Image 2: Postcard of Larkhill Camp, Salisbury. The top of the ‘Military Cinema’ can just be seen on the right-hand side (white building). Author’s Collection.
At its core, however, it is the soldiers themselves who have come to reside as my primary focus of research. Indeed, despite the distance in time and supposed objectivity required of the historian, it is the stories of a generation of young men fighting and even dying for their country which have had the most impact upon me during these last four years. Whilst I sit in the Imperial War Museum’s research room holding a mud-stained and partly faded diary, it is impossible not to think of the man who held it one-hundred years ago. Turning the page, I may find some comment about how the antics of Charlie Chaplin or the familiar romance of a drama momentarily removed the soldier from his immediate war-torn and psychologically oppressive surroundings for the duration of the programme. He didn’t care that the ‘cinema’ he sat in was nothing more than a barn stocked with ‘empty petrol boxes’ or ‘old pieces of wood, all sizes and thicknesses, to take the place of tip-up seats’.  In these instances, the power of the medium as a morale-boosting, engaging and fundamentally escapist form of entertainment highlights the influence and impact of the medium during this unprecedented and horrendous conflict. It is no wonder then, that soldiers took the medium of the cinema with them from the civilian lives to the front line; for some, it was an absolute necessity for survival.
Image 3: Postcard depicting a column of British soldiers marching past a cinema, c.1916. Author’s Collection.
Whilst the specific objects of fandom or the popularity of certain genres may have changed, the fact that soldiers paid what little money they earned to visit a military-run cinema behind the lines, even in the most extraordinary of circumstances, underlines the same fundamental attraction of the medium that continues to engage audiences today in the 21st century. This, more than anything, has been one of the most important conclusions I have personally drawn during my research over the last four years – that the cinema’s social and cultural function can, in a certain sense, serve to bridge the gap in time between audiences of yesterday and today – a poignant, albeit simple reminder that these men were real people, with real lives and families, hopes and dreams, sacrificing all for their country and their fellow men in the trenches, who found in the medium of cinema a momentary respite from their anxieties and fears. More than ever, this notion should be maintained and safeguarded as we draw to the close of the centenary in 2018, with the war having now resolutely slipped from living memory to the memory of the historical archive.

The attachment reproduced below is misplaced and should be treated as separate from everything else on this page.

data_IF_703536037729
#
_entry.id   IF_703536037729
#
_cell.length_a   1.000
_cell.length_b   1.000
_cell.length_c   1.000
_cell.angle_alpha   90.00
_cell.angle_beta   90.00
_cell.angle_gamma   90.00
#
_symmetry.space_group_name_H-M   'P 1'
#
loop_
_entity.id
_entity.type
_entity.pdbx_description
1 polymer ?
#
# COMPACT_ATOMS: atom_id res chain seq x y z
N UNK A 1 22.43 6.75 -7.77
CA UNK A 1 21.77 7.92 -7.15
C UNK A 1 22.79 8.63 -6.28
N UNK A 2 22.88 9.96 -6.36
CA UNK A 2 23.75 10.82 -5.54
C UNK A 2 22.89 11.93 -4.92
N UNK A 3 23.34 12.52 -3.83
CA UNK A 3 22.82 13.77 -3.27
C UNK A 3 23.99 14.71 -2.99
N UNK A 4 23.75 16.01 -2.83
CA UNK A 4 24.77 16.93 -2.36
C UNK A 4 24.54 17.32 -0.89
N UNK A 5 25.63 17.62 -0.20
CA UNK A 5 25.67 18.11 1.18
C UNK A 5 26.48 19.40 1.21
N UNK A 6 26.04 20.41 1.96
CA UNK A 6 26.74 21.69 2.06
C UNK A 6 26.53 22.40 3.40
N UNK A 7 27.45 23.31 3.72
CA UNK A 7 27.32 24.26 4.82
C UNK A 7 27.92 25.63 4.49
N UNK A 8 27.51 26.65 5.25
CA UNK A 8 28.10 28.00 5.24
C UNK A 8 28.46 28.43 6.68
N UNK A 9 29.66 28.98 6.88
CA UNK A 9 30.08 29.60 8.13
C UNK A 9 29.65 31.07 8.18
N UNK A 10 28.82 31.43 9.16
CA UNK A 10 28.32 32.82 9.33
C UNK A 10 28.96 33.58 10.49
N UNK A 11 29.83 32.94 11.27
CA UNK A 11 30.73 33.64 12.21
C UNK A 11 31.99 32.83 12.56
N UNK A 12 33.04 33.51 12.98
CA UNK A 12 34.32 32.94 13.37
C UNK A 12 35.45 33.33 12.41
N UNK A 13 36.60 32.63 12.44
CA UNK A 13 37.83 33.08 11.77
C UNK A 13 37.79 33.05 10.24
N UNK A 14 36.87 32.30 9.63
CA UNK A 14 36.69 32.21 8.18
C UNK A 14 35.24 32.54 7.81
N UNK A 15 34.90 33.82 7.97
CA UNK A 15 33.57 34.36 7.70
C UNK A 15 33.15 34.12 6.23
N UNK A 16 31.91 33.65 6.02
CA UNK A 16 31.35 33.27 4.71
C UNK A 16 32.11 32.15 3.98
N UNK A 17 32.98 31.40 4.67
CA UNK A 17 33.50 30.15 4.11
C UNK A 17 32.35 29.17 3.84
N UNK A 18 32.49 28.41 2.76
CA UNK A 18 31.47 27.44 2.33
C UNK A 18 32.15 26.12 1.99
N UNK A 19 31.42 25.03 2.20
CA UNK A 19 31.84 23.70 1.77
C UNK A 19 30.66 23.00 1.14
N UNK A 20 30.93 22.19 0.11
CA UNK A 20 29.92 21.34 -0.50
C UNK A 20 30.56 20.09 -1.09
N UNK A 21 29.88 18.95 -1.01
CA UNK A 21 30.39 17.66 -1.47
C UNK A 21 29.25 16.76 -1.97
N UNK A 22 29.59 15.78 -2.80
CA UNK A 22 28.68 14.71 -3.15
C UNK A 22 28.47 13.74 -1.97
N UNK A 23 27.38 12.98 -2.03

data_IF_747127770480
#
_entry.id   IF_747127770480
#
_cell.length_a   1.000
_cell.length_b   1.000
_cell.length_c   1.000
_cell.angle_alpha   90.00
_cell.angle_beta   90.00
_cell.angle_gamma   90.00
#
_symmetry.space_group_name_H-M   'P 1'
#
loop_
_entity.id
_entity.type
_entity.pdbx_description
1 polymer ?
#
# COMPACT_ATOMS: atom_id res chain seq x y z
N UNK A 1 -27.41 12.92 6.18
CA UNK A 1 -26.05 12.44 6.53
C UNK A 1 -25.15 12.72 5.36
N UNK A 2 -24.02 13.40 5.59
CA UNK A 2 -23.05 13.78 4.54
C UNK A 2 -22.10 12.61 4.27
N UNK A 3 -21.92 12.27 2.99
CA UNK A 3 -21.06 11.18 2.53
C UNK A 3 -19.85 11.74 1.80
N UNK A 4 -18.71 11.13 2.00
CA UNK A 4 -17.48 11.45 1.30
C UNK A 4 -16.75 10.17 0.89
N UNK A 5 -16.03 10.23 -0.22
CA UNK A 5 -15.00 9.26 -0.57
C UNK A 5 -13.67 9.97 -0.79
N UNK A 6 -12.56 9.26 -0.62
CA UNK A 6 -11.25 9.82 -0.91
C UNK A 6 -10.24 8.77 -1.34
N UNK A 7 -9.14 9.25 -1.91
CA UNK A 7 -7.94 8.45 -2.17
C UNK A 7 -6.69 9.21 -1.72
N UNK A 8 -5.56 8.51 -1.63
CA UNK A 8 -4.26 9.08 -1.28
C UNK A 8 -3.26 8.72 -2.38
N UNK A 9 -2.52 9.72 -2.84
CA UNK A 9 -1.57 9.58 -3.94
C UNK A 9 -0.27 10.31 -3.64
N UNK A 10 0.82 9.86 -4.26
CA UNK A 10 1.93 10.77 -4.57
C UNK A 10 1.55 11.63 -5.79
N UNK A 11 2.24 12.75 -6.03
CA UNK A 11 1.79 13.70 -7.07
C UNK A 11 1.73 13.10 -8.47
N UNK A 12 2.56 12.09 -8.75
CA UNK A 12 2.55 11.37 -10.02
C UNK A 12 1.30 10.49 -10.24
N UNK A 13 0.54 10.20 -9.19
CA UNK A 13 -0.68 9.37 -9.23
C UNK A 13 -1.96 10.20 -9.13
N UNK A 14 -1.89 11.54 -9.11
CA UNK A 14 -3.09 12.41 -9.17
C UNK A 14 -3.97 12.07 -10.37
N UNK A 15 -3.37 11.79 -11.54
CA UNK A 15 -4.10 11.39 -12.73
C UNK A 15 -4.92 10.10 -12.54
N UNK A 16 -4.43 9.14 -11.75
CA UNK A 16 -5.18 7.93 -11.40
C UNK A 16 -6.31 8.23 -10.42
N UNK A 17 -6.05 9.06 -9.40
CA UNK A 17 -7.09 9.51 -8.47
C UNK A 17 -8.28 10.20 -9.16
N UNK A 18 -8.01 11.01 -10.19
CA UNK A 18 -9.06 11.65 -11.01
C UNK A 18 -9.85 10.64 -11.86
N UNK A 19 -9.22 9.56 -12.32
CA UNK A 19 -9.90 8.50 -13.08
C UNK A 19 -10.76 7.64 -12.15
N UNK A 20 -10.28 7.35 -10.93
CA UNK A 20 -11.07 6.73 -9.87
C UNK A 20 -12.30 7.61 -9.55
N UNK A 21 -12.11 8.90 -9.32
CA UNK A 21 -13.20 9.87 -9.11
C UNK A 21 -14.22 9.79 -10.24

For some introductory material on the subject, as well as writing on the YMCAs provision of cinematic entertainment for soldiers during the First World War, see: Kevin Brownlow, The War, the West, and the Wilderness, (London: Secker and Warburg, 1979), pp. 44-47; J. G. Fuller, Troop Morale and Popular Culture in the British and Dominion Armies, 1914-1918 (Oxford: Clarendon Press, 1990), pp. 110-113; Emma Hanna, ‘Putting the Moral into Morale: YMCA Cinemas on the Western Front, 1914-1918’, Historical Journal of Film, Radio and Television, Vol. 35, No. 4 (2015), pp. 615-630; Amanda Laugesen, ‘Forgetting their Troubles for a While: Australian Soldiers’ Experiences of Cinema during the First World War’, Historical Journal of Film, Radio and Television, Vol. 35, No. 4 (2015), pp. 596-614. Of course, it is my hope that my research will offer the most comprehensive and detailed account of this historical practice.
 ‘Weekly Notes’, The Kinematograph and Lantern Weekly, 20 September 1917, p. 75.
 C. G. Lilley, ‘Back of the Front! A Description of Tommy’s Cinema Shows’, The Bioscope, 7 September 1916, p. xv.
Chris Grosvenor is a final-year PhD student at the University of Exeter, UK. His thesis – ‘Cinema on the Front Line’ – examines the role of the cinema as it intersected with the lives of those who served for Britain during the First World War, shining a light on a largely unacknowledged history within the discipline of Film Studies. More broadly, his research interests include silent cinema, British film history, exhibition studies and the work of silent comedian Charlie Chaplin.